With an anticipated U.S. market carry-out of about 1.1 million tons of peanuts this year, more customers will be needed, especially if growers decide to plant another 1.3 million acres or more next spring.
“Our peanuts have to go somewhere,” says Jeff Johnson, president of Birdsong Peanut Company. And like others, Johnson thinks China might have potential as a regular customer.
“It looks like we’ll have a planted crop of about 1.3 million planted acres, and at 2 tons per acre that’s a crop of from 2.4 to 2.6 million tons,” said Johnson at this year’s Southern Peanut Growers Conference, held in Panama City, Fla. “We carried in about 1 million tons, and we’ll carry out about 1.1 million tons. These are consensus numbers, from various brokers and USDA.
It’s a very big carry-out.”
At the same time, he says, peanut exports are booming. “We were averaging about 315,000 to 320,000 farmer stock tons under the old peanut program, but we’ve doubled that. There are many reasons for this, but the main one is the yield per acre.”
Going back to 2004, U.S. growers were averaging under 3,000 pounds per acre in yield, he says, with average yields that were similar to those in China and far behind those being made in Argentina.
“That jump in peanut yields is unprecedented – it has never happened in any other crop. In 10 years, we’ve gone from being the most expensive producer to the cheapest, and basically it’s because of yields,” says Johnson.
And there’s more to come, he adds. “We’ve got some high-oleic varieties coming that’ll probably out-yield Georgia-06G, which itself has been phenomenal. Seed continues to be our competitive advantage. As long as we continue to make this kind of progress, we’ll continue to stay in first place among competing countries.”
China interested in U.S. peanuts
About two years ago, says Johnson, groups of Chinese began visiting U.S. peanut shellers, and they were interested in oil stock.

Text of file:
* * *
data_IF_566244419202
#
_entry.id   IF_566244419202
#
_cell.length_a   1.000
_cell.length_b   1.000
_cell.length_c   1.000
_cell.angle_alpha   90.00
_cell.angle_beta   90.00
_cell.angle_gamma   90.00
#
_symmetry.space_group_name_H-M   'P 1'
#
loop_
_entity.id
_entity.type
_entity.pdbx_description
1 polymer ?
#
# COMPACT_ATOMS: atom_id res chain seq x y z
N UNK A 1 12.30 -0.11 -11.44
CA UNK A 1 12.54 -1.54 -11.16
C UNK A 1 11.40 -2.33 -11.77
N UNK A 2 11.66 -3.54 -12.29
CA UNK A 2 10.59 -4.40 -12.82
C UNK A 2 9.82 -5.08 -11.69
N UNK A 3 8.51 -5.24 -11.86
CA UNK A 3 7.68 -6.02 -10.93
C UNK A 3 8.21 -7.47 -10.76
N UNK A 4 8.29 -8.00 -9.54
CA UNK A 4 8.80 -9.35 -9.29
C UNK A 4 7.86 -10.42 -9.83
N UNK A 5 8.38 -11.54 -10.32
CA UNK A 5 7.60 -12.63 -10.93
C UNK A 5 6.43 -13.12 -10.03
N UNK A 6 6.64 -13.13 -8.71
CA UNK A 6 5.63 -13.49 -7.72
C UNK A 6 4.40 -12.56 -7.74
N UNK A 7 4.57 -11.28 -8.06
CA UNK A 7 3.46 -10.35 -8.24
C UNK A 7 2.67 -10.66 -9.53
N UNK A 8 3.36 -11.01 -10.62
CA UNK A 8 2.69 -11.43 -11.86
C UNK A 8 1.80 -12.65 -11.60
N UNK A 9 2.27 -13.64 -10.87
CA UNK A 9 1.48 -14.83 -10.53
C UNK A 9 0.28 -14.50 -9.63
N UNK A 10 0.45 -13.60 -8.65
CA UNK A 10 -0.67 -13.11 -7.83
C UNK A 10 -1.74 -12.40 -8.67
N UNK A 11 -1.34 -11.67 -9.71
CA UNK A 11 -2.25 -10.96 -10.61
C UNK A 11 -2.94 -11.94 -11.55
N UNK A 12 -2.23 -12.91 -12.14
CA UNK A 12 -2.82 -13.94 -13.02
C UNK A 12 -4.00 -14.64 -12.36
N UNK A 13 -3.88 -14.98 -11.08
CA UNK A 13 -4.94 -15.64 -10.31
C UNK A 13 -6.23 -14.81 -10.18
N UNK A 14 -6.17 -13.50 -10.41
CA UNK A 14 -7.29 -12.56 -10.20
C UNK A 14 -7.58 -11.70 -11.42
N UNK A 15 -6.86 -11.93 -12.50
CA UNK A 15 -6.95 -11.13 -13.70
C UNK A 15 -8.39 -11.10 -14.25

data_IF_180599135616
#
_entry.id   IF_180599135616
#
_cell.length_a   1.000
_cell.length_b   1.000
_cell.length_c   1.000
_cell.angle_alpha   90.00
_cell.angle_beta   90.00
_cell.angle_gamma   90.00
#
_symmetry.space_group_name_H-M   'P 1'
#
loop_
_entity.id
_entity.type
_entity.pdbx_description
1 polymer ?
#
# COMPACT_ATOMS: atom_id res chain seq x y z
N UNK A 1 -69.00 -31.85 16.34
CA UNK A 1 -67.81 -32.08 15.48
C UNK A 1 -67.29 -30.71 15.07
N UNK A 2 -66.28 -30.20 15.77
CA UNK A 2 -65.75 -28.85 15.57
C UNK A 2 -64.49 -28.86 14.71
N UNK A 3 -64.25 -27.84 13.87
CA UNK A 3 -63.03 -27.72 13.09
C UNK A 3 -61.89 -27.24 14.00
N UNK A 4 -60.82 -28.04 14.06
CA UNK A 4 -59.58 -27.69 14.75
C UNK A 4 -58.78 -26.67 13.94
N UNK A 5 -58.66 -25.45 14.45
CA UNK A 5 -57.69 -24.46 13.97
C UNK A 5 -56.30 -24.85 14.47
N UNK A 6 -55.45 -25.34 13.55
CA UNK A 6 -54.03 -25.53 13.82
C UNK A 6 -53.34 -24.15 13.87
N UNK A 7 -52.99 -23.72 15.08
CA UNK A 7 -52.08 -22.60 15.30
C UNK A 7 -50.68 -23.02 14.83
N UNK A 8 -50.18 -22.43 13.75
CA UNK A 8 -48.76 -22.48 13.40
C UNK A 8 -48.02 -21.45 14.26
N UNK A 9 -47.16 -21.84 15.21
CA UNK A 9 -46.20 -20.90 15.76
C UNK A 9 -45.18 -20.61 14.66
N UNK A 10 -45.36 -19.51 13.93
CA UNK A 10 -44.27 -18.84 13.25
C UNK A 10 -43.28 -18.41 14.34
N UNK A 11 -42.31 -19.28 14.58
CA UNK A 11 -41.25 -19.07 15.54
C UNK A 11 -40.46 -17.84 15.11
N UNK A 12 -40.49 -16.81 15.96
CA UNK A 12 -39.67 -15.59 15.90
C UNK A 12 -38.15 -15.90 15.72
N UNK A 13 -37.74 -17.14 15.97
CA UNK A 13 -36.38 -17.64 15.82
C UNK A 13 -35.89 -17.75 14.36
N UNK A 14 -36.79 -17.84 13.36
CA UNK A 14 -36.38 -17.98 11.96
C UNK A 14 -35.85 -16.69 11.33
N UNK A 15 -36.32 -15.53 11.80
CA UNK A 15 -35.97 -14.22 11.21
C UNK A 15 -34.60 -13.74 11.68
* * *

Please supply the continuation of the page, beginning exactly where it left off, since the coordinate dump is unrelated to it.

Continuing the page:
“We showed them oil stock. We explained to them that the oil stock was what we crushed, but they said they wanted jumbo runners. We asked them how many they wanted, and they said they’d take them all. Since we had a pretty big crop in 2012, we said okay, it’s a deal.
“We were careful – we took a down-payment, and we dealt with government-owned companies. We concluded that with a government-owned company, we couldn’t get stuck – we were wrong. A government-owned company will stick you as fast as anyone, and we learned a lesson there. Normally, if we sign a contract with a grower or a manufacturer, then that’s the end of the negotiations.
“With China, it’s the beginning of the negotiations. They told us that the peanuts were inferior, that the quality was bad, that the peanuts were damaged when they arrived, and that they couldn’t pay right now because the bank has the money. We’ve heard all of this from China.”
Johnson says he also received another message that shipping peanuts from the U.S. through Vietnam and then to China was illegal.
After the situation settled, Johnson says he traveled to China to check this out for himself. He noted that this isn’t the first time the U.S. has looked to China to help out with a surplus of peanuts, the first time coming in the late 1980s.
Since that time, says Johnson, China still finds itself plagued with significant problems.
“China still has significant problems with air pollution, and their ground is polluted with heavy metals. They also have agricultural issues, but they have grown and developed in the last 20 years, so now they have money to buy peanuts.